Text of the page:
‘The show will go on’: North Norfolk arts venues celebrate £421,000 financial lifeline
- Credit: Archant
Three north Norfolk arts venues, which have been hit hard by the coronavirus pandemic and lockdown, have been thrown a financial life line by the Government.
Wells Maltings Trust, Openwide Coastal and Sheringham Little Theatre have collectively been given more than £421,000 from the government’s Culture Recovery Fund.
The fund is designed to secure the future of arts and culture venues and help them to plan for reopening.
In Cromer, Openwide Coastal, which manages Cromer Pier on behalf of North Norfolk District Council, has been given a grant of £250,000.
Rory Holburn, a director of the company, said the money would help the organisation which has not been able to open the theatre since lockdown was eased recoup some of its losses.
He said: “The Pier and Pavilion Theatre are also cornerstones of the local tourism economy so we are delighted that we will be able to also help provide a much needed boost next spring as all businesses attempt to recover from the damage the pandemic has done.
“This really will help the Cromer Pier Pavilion Theatre survive the next six months and assist as we try to re-build the business over the next few years with our partners at NNDC.”
- 1 Pub transformed into 'breathtaking' family home for sale for almost £1m
- 2 Delays expected with A47 to close in both directions for 15 miles
- 3 Family 'increasingly concerned' about missing Beccles woman
- 4 Norfolk Coast Path to close for eight weeks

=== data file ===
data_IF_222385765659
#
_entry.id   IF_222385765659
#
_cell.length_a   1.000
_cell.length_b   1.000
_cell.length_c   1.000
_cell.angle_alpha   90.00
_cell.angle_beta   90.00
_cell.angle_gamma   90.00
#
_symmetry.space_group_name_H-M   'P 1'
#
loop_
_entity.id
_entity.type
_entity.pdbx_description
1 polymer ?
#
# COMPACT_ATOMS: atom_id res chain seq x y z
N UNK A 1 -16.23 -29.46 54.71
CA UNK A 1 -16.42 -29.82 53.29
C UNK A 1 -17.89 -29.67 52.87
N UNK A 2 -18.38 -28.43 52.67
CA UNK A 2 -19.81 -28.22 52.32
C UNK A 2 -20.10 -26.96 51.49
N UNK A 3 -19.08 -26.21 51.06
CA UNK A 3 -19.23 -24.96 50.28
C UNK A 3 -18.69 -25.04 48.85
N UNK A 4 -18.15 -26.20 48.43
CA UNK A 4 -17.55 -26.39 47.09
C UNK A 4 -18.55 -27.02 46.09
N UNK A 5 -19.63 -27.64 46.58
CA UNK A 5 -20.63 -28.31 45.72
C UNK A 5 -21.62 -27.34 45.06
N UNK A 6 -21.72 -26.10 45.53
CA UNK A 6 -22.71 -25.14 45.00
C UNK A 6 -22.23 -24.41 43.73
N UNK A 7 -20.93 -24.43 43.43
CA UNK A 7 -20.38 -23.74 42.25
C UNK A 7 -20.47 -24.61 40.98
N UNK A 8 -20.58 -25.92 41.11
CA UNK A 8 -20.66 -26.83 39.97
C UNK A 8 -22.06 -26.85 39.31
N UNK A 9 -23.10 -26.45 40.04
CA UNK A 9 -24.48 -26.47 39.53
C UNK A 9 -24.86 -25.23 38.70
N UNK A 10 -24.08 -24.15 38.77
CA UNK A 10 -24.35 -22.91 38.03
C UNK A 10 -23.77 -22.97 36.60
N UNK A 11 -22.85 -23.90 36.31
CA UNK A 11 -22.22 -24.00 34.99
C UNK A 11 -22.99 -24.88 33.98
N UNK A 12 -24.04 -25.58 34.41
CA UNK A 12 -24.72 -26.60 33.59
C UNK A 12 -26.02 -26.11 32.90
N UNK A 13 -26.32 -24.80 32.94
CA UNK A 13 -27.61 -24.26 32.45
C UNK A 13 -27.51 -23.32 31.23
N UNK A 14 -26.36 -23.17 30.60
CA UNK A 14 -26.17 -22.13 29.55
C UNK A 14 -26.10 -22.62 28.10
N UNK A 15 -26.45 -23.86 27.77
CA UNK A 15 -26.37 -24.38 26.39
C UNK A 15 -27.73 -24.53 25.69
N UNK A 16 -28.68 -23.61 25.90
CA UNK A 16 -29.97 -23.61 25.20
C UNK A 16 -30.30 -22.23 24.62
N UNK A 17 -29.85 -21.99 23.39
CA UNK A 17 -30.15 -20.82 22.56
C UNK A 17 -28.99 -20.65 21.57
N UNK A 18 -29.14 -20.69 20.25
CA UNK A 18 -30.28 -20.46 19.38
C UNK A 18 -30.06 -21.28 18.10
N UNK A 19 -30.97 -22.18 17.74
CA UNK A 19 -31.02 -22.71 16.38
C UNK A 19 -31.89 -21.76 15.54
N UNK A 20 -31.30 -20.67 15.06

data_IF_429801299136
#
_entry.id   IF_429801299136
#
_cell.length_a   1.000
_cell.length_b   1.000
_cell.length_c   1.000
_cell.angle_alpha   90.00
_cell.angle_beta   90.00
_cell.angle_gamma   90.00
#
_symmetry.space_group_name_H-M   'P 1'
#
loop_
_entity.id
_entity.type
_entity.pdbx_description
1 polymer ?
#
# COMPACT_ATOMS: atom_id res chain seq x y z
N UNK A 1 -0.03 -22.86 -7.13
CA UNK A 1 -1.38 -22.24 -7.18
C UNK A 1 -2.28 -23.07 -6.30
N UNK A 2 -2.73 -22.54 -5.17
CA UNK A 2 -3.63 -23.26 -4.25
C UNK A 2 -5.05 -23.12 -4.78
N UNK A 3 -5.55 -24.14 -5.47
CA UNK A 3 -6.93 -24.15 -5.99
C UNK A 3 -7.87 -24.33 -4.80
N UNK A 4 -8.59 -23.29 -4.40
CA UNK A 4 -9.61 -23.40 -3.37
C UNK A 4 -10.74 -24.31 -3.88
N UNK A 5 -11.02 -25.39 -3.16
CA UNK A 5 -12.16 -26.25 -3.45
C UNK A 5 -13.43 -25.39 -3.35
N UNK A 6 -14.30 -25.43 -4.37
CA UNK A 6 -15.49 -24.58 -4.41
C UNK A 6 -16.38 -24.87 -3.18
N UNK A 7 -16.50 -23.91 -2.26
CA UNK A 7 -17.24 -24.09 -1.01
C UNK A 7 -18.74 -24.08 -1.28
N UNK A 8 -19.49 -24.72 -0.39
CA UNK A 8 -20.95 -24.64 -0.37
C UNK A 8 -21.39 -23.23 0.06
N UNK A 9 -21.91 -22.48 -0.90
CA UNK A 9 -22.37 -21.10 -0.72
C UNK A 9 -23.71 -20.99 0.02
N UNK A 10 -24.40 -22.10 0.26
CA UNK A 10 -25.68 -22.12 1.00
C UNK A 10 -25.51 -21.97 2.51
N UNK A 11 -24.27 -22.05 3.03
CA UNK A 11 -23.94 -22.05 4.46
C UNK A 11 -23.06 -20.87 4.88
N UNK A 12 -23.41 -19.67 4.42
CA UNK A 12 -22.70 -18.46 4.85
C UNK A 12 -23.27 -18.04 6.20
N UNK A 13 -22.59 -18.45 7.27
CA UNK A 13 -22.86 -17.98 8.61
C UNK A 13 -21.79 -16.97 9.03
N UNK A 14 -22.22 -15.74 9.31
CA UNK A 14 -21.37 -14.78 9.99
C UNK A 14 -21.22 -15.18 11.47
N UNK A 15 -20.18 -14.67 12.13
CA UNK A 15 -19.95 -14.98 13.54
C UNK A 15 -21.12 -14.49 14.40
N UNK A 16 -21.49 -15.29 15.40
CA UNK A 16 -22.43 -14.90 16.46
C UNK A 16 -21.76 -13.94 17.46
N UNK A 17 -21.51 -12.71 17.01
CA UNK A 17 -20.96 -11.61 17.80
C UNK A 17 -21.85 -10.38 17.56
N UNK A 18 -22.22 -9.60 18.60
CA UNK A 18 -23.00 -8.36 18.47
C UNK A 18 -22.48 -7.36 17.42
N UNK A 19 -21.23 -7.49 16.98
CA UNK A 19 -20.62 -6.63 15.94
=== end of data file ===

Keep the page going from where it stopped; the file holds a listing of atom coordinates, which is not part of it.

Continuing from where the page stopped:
- 5 Man accused of playing naked wrestling game with schoolgirl likely to be jailed
- 6 Norse chief executive quits for personal reasons
- 7 Norfolk man arranged sexual exploitation of teen victim
- 8 Trains cancelled after lorry crashes into bridge
- 9 Man accidentally downloaded indecent images of children, court hears
- 10 Community rally together after fire rips through family home
Across Norfolk, 21 organisations and venues have collectively received £3,125,421 worth of grants from the Cultural Recovery Fund.
Simon Daykin, director of Wells Maltings which has been given a grant of £75,000, said the centre, which opened in 2018, was “thrilled” with the grant.
He said: “It’s a true lifeline in these stormy times, and allows us to keep on doing what we can to entertain, delight and support our audiences and community.
“We know how important entertainment and the arts in all their forms are to public wellbeing, and together with the huge generosity of our community through our recent Road to Recovery campaign, this much needed funding ensures that the show in Wells will go on.”
Debbie Thompson, the director of Sheringham Little Theatre, said the venue which has been given £76,644 was delighted by the grant.
She said: “This is fantastic news, and the team here are delighted after some worrying weeks.”